Posted by: csdailyblog | February 26, 2011

El Parque Nacional Yosemite

Overcoming the Language Barriers in our National Parks
Post by Jeff Rennicke, Conserve School English Teacher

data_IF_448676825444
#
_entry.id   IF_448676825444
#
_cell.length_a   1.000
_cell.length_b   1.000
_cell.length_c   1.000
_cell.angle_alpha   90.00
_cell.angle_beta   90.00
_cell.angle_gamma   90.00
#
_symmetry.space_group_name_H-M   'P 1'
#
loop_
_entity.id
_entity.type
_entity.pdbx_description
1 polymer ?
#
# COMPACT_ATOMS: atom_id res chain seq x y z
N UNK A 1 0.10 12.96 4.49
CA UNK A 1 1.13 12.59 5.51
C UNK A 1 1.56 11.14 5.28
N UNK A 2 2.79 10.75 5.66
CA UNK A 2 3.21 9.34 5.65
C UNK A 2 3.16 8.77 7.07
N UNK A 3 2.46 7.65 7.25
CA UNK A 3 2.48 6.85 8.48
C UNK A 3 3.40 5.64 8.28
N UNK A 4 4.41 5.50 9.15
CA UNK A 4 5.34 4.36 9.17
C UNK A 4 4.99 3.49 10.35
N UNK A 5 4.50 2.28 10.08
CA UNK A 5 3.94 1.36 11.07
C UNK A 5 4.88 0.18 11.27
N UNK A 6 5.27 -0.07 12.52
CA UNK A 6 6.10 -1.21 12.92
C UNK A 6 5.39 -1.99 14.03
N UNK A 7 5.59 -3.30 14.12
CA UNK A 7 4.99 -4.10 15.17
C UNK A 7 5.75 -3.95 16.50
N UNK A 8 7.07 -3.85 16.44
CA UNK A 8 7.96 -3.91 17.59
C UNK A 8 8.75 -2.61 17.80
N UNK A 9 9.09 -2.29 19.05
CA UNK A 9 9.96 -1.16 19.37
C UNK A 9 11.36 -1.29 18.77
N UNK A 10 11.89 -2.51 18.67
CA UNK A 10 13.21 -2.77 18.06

National Parks are for everyone. Yet cultural and language barriers have made enjoying our parks difficult at times for certain people. In an example of Conserve School’s commitment to interdisciplinary studies, English teacher and national park expert Jeff Rennicke (who is a contributing writer to NATIONAL PARK magazine) led a period of Spanish teacher Kathleen O’Connor’s class to help students explore the cultural and language issues involved in making sure our public lands are open and accessible to all. The class looked at such issues as the demographics of park visitation, the geographic location of major national parks and the challenges inherent in traveling to them, the difficulties posed by English-only maps, brochures, and regulation information for Spanish-speaking visitors, and the cultural difference in recreational interests. Students then worked to translate a park brochure from the popular national park Yosemite into Spanish. “It has been said that our National Parks are the ‘best idea America ever had,'” Rennicke told the students. “If that is going to continue to be true, it needs to be a good idea for all Americans, and visitors to this country. The beauty of nature is a universal language,” he stressed. “The least we can do is to be sure our National Parks speak everyone’s native language.”


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